Tears: With sadness I report on the recent passing of Dothan, Alabama native Henry Edgar, who ran a community theatre company (once called Almost Broadway) and spent some years press agenting for, among others, the Clyde Beatty-Cole Bros. Circus. I got to know Henry through our correspondence over this blog and the many comments he contributed. I have no idea what Henry looked like, and I never heard his voice. He loved touring the midway of circus blogs, and he was such an affirmative early supporter of mine. In his teen years, Edgar interviewed famous people who came through his town. Later, he covered entertainment for the Daily Press in Newport News, Virginia, interviewing a parade of greats including Ethel Merman and Dolly Parton. He also issued a glowing review of my first book, Behind the Big Top, many years before the community of blogging introduced us to each other.
We shared, I think, a similar sense about going and growing with the ever-changing flow of circus art. Here is what Henry e-mailed me not long after my blog was up and running:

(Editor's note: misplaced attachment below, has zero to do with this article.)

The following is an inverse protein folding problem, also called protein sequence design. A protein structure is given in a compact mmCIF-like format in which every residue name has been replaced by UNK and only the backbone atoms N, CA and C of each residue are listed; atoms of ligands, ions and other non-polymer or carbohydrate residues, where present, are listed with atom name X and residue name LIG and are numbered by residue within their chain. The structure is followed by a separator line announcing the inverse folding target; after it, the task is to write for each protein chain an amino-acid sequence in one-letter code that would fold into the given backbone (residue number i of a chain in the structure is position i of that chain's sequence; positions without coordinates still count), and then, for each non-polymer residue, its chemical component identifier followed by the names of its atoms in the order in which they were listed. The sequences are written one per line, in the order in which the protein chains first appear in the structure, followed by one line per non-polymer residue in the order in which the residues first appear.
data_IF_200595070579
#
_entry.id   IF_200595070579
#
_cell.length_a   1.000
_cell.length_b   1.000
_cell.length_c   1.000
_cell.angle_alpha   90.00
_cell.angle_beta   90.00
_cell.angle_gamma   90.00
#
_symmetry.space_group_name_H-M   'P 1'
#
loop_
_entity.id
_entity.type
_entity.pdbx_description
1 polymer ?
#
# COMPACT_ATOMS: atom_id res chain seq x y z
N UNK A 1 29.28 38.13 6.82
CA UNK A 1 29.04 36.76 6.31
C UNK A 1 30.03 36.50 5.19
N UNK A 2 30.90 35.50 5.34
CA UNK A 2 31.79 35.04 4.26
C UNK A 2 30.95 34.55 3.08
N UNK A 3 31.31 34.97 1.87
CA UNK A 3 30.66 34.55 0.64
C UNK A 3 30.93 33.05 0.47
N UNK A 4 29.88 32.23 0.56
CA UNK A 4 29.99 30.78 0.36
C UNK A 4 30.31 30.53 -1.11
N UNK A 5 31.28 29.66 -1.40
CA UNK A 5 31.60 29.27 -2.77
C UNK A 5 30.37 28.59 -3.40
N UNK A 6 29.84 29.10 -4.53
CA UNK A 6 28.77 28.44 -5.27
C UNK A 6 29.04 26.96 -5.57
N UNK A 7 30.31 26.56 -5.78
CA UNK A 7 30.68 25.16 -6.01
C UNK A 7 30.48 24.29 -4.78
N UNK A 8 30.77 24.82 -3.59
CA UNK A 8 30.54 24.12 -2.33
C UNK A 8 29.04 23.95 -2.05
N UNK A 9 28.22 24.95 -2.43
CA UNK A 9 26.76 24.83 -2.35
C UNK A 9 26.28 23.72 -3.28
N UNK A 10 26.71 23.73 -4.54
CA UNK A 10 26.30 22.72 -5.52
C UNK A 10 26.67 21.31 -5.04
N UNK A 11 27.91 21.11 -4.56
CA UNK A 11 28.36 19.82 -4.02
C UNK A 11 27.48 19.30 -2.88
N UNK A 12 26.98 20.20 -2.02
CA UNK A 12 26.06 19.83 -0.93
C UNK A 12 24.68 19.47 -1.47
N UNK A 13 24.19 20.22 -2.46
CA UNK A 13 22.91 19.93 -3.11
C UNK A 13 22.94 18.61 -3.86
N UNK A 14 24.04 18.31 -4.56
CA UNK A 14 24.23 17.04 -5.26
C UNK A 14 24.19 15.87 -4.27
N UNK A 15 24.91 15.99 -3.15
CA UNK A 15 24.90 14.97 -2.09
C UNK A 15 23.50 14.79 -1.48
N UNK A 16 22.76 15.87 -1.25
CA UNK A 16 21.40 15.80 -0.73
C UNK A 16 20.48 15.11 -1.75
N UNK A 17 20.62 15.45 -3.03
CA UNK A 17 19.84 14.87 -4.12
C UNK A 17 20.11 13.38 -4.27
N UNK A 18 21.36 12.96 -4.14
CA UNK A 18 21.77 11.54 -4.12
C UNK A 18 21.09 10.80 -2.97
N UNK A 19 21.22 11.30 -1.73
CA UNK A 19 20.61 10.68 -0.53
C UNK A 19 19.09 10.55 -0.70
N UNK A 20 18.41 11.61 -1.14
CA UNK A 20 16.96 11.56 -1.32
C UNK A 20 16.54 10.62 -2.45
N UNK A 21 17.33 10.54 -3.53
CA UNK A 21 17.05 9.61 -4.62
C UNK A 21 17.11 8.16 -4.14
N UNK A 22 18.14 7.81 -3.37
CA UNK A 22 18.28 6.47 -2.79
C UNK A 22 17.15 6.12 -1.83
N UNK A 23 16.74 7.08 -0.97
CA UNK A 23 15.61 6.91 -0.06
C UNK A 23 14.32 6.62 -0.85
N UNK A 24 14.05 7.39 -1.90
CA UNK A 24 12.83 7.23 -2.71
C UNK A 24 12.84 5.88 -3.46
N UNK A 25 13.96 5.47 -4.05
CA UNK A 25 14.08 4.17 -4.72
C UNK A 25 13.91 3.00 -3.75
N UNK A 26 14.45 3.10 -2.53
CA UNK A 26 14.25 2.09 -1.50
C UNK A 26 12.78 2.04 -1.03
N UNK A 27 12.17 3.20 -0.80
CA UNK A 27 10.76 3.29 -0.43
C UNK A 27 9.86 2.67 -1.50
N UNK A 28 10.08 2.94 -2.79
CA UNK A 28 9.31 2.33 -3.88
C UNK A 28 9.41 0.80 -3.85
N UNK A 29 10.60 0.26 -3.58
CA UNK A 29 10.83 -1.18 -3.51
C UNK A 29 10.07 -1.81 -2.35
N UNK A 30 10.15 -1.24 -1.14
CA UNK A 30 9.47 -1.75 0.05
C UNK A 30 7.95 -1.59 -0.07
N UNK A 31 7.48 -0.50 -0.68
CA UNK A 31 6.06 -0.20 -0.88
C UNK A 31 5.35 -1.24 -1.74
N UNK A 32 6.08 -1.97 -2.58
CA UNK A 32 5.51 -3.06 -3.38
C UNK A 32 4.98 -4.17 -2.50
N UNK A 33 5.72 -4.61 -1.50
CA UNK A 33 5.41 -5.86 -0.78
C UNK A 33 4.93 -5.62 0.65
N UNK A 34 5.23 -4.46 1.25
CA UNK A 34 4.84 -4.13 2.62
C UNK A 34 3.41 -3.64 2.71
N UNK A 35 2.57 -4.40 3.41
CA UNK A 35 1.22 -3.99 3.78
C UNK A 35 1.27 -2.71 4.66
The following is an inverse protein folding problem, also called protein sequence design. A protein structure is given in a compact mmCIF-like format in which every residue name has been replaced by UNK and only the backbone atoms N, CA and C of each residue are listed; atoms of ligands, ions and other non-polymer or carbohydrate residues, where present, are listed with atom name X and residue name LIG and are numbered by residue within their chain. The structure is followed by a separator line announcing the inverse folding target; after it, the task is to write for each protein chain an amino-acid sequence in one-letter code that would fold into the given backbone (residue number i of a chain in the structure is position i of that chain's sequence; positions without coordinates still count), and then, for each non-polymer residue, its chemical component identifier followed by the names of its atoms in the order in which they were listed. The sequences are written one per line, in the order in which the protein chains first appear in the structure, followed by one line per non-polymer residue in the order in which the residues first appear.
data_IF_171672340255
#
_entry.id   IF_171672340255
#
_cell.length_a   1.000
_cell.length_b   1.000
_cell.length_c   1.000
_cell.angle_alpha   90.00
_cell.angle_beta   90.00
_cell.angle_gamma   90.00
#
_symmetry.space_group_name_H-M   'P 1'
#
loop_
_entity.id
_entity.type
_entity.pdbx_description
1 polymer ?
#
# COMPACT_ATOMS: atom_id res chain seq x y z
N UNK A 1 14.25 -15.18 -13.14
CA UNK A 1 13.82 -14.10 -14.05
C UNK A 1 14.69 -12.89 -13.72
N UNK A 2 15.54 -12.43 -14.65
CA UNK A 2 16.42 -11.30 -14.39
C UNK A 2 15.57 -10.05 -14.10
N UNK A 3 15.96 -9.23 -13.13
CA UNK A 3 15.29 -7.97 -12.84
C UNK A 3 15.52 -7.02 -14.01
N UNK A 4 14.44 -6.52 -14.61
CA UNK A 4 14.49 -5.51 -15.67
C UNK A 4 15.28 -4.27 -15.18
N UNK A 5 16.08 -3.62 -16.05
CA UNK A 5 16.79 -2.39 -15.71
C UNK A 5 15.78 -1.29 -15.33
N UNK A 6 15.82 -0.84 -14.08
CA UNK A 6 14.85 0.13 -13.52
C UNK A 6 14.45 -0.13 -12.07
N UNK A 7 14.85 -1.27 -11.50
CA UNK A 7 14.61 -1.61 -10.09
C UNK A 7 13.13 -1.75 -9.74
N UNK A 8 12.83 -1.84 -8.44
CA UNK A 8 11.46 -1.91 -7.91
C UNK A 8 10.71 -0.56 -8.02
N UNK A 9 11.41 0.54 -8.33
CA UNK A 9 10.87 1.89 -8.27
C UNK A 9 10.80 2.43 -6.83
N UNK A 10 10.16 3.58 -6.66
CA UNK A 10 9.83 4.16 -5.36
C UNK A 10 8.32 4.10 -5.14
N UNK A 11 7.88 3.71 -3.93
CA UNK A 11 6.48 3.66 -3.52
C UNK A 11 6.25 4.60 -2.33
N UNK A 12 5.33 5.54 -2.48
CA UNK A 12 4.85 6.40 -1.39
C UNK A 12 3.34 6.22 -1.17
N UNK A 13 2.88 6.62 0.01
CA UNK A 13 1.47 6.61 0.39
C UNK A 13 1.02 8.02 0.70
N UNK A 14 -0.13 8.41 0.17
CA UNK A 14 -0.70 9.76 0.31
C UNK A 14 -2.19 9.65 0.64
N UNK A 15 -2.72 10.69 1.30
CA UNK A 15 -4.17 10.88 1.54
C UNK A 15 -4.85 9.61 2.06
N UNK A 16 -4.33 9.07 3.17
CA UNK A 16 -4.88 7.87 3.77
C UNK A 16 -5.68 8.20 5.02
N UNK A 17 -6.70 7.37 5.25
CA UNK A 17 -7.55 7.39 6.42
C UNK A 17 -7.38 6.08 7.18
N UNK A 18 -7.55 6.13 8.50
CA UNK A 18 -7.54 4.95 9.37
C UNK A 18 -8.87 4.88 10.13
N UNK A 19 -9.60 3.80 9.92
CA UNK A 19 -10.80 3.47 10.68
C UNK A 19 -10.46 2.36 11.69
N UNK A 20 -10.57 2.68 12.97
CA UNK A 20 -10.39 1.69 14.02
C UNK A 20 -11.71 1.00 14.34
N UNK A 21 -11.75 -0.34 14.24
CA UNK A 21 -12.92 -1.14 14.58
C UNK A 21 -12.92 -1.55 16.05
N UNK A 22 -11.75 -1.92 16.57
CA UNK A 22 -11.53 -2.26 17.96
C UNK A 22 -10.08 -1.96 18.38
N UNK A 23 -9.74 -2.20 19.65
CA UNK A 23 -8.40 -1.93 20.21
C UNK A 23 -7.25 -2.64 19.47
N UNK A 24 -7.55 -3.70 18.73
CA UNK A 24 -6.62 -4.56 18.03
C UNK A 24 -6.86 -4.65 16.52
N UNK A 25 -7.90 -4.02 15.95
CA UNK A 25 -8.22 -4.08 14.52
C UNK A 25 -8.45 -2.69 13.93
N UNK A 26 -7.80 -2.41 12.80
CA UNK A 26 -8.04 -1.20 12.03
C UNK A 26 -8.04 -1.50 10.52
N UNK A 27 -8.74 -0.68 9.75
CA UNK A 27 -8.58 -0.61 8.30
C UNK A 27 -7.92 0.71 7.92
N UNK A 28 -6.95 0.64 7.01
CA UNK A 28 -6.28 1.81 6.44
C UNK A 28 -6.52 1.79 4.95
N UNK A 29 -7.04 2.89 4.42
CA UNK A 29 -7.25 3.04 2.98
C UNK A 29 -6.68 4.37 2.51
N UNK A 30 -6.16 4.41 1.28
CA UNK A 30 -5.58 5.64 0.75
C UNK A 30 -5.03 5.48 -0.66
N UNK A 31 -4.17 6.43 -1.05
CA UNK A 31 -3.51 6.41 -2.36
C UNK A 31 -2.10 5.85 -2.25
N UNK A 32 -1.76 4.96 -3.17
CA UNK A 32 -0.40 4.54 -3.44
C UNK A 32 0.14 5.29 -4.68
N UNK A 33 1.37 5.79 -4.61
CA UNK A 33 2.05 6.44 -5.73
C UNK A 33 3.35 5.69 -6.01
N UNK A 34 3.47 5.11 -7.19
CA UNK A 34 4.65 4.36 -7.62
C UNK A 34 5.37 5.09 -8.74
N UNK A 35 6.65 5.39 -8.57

“I can’t tell you how many times my friends and I bitched about the old-timers saying, ‘That’s nothing. You should have been around when the show had three rings of liberty horses and a 20 piece band and a 4-mile street parade, etc. Now, we’re the old-timers telling younger people, ‘That’s nothing, you should seen what it was like in the 50s and 60s!’ But we’ve worked to reach out old-timer status, and we deserve it!”
What an empty irretrievable loss I feel. I last heard from him in July, only two months before his passing on September 13, at age 65, when he shared with us his low regard for the Haperin book on Laliberte, a regard later shared by a Bloomberg reviewer.
After reading this afternoon an e-mail and obit I received from Daily Press editor Ernie Gates confirming Edgar’s death (which I suspected but had to search deep to locate), by coincidence my tape of the Ringling-Barnum 1951 score was playing. In motion was the "circus Serenade" spec. Down my face trickled tears for Henry as this I heard that season’s vocalist sing:
There will be no sorrow tomorrow
if you’re singing a happy song!
So long, Henry, up there on the Big Lot. Whenever the ‘51 Ringling spec is making its way around the hippodrome track of my mind and they’re singing that song, I’ll think of you, friend.
12.8.2009 / reposted Jan 2014